Rase says this program should run for about six weeks before a second funding is needed. By then, the solar bank should be in place. Next fiscal year, when the congressionally mandated changes in the bank's rules are expected to permit it, the programs could be merged. For now, the bank cannot use tax-exempt bond funding.

Jack Werner of the D.C. energy office says that the city is revising its plan to match the $250,000 it will receive, considerably less than it had requested. The basic program calls for interest prepayment or principal assistance, plus small grants for those in the lowest income bracket who still cannot obtain a loan.

The District's program also will be open to residents of multifamily dwellings, Werner said, noting that 70 percent of the city's housing stock is in that form. The federal funds will be supplemented by taxable bonds, and applicants will be able to seek the help either from banks or the D.C. energy office by late July or early August.

The Virginia Housing Authority's program development officer, Robert Adams, said the state will use its $1.35 milllion to subsidize interest on loans to low- and moderate-income families. Here, too, the emphasis will be on efficient replacement boilers and weatherization, although Virginia's applications forms will have a place for solar equipment funding requests.

Adams said the state has not decided whether to limit the loans to Virginians with incomes under 80 percent of the local median, but the loans certainly will be reserved for those below 100 percent of the local median. The loans will be in the zero to 6 percent interest range for periods of two to seven years and in amounts of $500 to $3,500.

The state's own energy conservaiton loan program has little money left and can make few loans on its own. Adams said that to mix the federal money with state finances, his office will have to issue its first taxable bonds. Those seeking the loans will be asked to apply to the Housing Authority, although he said he is discussing the possibility of lending institutions accepting the applications.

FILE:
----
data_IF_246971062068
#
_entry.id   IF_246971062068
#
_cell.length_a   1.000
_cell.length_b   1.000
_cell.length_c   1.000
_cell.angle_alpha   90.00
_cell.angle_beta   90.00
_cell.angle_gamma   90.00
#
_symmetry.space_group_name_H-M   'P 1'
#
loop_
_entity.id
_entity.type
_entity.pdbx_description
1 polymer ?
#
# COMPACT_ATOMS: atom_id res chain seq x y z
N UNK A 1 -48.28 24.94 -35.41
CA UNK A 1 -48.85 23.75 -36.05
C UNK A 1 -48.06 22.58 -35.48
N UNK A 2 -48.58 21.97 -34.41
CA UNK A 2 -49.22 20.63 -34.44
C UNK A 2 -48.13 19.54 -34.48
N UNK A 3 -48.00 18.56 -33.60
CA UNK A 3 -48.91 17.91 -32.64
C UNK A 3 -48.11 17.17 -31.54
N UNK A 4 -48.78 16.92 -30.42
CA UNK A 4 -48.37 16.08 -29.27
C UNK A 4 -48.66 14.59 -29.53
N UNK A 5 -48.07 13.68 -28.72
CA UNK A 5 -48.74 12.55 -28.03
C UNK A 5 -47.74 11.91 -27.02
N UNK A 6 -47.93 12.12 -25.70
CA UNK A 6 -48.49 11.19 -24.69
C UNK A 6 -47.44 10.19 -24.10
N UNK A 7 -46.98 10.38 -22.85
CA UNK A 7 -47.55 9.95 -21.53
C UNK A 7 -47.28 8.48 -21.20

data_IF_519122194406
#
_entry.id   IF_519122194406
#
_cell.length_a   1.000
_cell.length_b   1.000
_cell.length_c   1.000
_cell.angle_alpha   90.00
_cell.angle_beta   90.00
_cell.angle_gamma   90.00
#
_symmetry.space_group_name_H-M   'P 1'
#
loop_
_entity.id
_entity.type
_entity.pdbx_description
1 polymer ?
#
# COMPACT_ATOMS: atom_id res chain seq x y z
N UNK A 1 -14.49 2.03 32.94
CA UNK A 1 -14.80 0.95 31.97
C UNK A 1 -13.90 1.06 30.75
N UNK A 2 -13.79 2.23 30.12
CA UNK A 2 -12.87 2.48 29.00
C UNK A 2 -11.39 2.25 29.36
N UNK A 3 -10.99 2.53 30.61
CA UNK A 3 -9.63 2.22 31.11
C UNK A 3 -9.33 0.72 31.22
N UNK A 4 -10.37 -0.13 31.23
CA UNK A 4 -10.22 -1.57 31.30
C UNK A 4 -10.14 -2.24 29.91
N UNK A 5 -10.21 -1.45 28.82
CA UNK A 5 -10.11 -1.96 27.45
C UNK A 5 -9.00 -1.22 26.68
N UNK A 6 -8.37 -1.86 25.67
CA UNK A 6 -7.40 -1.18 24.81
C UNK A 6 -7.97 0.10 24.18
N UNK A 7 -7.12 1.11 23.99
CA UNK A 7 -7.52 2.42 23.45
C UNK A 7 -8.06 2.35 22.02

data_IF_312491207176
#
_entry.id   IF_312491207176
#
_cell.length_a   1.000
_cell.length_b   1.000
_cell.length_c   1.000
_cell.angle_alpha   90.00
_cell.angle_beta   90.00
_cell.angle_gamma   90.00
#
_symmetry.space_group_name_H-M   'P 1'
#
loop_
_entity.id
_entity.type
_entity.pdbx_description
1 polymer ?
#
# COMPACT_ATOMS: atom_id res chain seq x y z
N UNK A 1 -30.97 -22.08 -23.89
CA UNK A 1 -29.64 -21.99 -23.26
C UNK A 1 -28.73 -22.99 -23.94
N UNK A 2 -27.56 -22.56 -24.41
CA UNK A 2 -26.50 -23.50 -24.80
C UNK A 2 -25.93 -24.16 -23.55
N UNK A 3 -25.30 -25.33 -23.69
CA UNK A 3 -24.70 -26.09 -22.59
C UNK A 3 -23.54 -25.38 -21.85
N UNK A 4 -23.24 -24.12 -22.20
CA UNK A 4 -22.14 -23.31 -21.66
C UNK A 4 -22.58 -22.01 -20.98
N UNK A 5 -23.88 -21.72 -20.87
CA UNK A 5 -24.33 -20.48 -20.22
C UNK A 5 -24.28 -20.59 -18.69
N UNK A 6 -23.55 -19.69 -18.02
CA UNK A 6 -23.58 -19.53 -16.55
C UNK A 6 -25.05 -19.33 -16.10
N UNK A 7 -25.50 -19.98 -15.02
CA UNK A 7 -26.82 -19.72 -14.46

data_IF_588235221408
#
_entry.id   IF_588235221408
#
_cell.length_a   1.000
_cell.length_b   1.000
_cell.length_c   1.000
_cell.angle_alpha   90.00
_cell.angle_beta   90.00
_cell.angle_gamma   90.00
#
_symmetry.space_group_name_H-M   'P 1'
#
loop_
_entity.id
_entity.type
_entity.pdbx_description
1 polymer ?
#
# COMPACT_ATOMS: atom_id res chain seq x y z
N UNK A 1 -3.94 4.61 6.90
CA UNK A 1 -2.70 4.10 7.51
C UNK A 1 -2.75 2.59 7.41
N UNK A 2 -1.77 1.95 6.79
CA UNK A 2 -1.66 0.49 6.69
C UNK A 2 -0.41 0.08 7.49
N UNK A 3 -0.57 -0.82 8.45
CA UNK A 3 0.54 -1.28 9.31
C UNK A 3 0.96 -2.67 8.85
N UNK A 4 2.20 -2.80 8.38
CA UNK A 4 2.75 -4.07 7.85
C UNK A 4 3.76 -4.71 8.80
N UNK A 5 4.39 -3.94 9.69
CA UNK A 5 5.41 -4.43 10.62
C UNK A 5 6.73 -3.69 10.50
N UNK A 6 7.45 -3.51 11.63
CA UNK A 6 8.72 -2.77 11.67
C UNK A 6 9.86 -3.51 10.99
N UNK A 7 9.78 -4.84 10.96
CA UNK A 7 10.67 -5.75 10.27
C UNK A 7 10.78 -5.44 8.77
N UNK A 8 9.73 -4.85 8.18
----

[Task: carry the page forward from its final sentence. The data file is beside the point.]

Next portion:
Many of these rules will change when the new fiscal year starts in four months. Revisions demanded by the House Committee on Banking and Housing require the bank to accept loan subsidy requests for both active and passive solar equipment and to let multifamily housing be included. As noted, the D.C. energy office says it already has permission to do so. The changes also would have HUD publish criteria for states to meet in allocating the funds, rather than hold them to a predetermined formula, and HUD would have to redistribute any funds not used by the states.

The committee also voted to allow entitlement communities to apply directly for the money, rather than have them go through the states, to permit state tax-exempt bond money to be used in the program, and to prohibit a state from making an energy audit a prerequisite for a loan. Additional changes voted by the House panel were mostly administrative.

Because these provisions were contained in the fiscal 1984 authorization, they will not apply immediately. The House members felt that it would be better to get the program started up, even if they feel the modifications agreed to last April by HUD are insufficient.

One major concession then by the bank was to allow the full federal subsidy to be available for energy options that have a simple payback of seven years or less, as determined by the Department of Energy in its RCS program. Originaly, HUD had wanted to reduce benefits for options with paybacks of three to seven years.